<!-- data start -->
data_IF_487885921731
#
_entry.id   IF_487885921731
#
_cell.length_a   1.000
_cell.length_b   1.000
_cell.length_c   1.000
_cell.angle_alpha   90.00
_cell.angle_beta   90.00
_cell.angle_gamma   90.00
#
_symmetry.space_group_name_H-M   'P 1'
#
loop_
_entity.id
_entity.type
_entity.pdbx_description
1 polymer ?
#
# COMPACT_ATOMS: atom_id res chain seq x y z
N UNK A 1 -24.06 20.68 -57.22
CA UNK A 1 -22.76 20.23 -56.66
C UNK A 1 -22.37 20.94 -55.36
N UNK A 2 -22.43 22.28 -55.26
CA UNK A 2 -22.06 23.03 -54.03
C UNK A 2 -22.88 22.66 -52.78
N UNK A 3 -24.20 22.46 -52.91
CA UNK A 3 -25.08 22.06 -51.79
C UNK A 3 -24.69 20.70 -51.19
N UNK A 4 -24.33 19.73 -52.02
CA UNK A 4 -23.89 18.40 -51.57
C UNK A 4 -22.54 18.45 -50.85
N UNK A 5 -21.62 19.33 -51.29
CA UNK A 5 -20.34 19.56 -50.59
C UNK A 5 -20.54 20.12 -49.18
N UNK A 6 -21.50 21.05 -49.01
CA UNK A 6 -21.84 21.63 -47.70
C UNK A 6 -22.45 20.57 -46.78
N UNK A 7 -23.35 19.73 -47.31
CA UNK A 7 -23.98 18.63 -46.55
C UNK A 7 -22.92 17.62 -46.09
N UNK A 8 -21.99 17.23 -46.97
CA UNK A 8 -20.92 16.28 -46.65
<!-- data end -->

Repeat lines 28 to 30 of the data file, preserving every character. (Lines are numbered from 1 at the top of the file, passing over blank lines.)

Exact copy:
CA UNK A 3 -25.08 22.06 -51.79
C UNK A 3 -24.69 20.70 -51.19
N UNK A 4 -24.33 19.73 -52.02